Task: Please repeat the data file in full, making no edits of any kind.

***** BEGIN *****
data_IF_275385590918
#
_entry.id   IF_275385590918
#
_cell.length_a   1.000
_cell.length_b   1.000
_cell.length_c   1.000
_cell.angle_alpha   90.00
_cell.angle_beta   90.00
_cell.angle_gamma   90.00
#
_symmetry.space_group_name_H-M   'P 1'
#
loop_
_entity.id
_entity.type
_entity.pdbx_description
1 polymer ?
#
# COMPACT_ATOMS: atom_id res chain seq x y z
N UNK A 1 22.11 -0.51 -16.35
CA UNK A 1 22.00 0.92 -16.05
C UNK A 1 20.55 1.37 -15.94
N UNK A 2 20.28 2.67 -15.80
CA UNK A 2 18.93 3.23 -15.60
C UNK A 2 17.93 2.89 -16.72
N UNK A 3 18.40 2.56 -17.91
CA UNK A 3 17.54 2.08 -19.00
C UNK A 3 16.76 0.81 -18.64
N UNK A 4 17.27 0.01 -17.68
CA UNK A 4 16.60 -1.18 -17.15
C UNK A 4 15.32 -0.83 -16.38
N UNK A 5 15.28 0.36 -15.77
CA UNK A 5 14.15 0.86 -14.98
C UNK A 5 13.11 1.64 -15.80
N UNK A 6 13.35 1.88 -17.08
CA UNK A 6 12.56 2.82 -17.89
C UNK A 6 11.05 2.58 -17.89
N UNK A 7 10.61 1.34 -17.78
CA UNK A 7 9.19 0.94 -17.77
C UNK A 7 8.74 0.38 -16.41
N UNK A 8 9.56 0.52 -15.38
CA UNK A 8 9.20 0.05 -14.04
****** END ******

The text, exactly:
data_IF_275385590918
#
_entry.id   IF_275385590918
#
_cell.length_a   1.000
_cell.length_b   1.000
_cell.length_c   1.000
_cell.angle_alpha   90.00
_cell.angle_beta   90.00
_cell.angle_gamma   90.00
#
_symmetry.space_group_name_H-M   'P 1'
#
loop_
_entity.id
_entity.type
_entity.pdbx_description
1 polymer ?
#
# COMPACT_ATOMS: atom_id res chain seq x y z
N UNK A 1 22.11 -0.51 -16.35
CA UNK A 1 22.00 0.92 -16.05
C UNK A 1 20.55 1.37 -15.94
N UNK A 2 20.28 2.67 -15.80
CA UNK A 2 18.93 3.23 -15.60
C UNK A 2 17.93 2.89 -16.72
N UNK A 3 18.40 2.56 -17.91
CA UNK A 3 17.54 2.08 -19.00
C UNK A 3 16.76 0.81 -18.64
N UNK A 4 17.27 0.01 -17.68
CA UNK A 4 16.60 -1.18 -17.15
C UNK A 4 15.32 -0.83 -16.38
N UNK A 5 15.28 0.36 -15.77
CA UNK A 5 14.15 0.86 -14.98
C UNK A 5 13.11 1.64 -15.80
N UNK A 6 13.35 1.88 -17.08
CA UNK A 6 12.56 2.82 -17.89
C UNK A 6 11.05 2.58 -17.89
N UNK A 7 10.61 1.34 -17.78
CA UNK A 7 9.19 0.94 -17.77
C UNK A 7 8.74 0.38 -16.41
N UNK A 8 9.56 0.52 -15.38
CA UNK A 8 9.20 0.05 -14.04